Net Capital and Net Insolvency.
The Proprietor's Capital Account may be considered as an Asset and Liability Account. If, after transferring the Net Gain or the Net loss to the Proprietor's Capital Account, the Cr. side be the greater, the excess is called his Net Capital and is a liability of the business, since the business owes him this amount; if the Dr. side be the greater, the excess is called his Net Insolvency and is an asset to the business, since he must pay this amount to the business from his private means.
Cash Book and Bill Book—Special Forms.
Bookkeepers vary the form of the Cash Book and the Bill Book to suit different kinds of business. When used as principal books, that is, as posting media, they may be called Cash Journal and Bill Journal respectively.
The form of Cash Journal, shown in Section 120, illustrates the use of special columns. The check mark in the folio column indicates that Merchandise and Expense are not to be posted in separate items, but in totals from the footings of the Merchandise and Expense columns.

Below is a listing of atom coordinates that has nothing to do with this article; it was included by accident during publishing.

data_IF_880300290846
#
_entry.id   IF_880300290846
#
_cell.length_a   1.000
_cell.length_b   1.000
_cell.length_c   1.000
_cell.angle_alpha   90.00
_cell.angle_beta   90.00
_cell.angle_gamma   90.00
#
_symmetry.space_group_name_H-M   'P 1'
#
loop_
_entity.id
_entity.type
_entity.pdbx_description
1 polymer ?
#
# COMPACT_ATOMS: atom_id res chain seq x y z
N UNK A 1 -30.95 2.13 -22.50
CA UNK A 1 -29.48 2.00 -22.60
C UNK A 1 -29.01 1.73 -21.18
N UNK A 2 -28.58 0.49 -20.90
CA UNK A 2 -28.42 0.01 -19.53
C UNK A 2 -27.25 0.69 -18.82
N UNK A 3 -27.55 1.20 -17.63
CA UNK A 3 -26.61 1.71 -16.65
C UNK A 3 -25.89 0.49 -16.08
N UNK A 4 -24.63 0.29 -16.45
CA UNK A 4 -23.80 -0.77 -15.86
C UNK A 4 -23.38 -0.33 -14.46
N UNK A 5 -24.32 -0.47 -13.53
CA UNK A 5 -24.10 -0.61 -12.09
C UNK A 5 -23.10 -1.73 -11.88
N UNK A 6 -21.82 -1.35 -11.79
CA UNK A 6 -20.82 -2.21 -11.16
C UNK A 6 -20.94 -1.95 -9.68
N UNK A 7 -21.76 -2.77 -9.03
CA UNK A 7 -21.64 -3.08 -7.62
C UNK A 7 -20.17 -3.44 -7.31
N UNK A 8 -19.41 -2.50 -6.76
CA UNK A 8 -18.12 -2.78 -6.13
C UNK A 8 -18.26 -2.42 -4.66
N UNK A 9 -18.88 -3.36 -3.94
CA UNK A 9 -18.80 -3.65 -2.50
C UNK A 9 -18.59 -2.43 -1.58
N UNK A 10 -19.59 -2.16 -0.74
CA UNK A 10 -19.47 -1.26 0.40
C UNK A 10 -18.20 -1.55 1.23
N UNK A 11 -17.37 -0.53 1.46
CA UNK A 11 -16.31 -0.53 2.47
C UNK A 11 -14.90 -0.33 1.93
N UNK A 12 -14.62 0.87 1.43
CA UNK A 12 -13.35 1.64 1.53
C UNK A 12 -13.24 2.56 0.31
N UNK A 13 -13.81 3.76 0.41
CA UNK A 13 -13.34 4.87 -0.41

The form of Bill Book, shown in Section 85, is a general form and will teach the parties to notes and drafts. In the form of Bill Journal, shown in Section 121, a simple change is made from the form in Section 85 ; in the Bills Receivable Journal, the items are posted to the various accounts mentioned in the " Accounts Cr." column, and Bills Rec. Account is debited with the total of the " Amount " column ; in the Bills Pay. Journal, the items are posted to the various accounts mentioned in the " Accounts Dr." column, and Bills Pay. Account is credited with the total of the "Amount " column.
If the Pupil understands the forms of Cash Book and Bill Book illustrated in the text, he will readily understand any special forms he may afterward meet with in his bookkeeping career.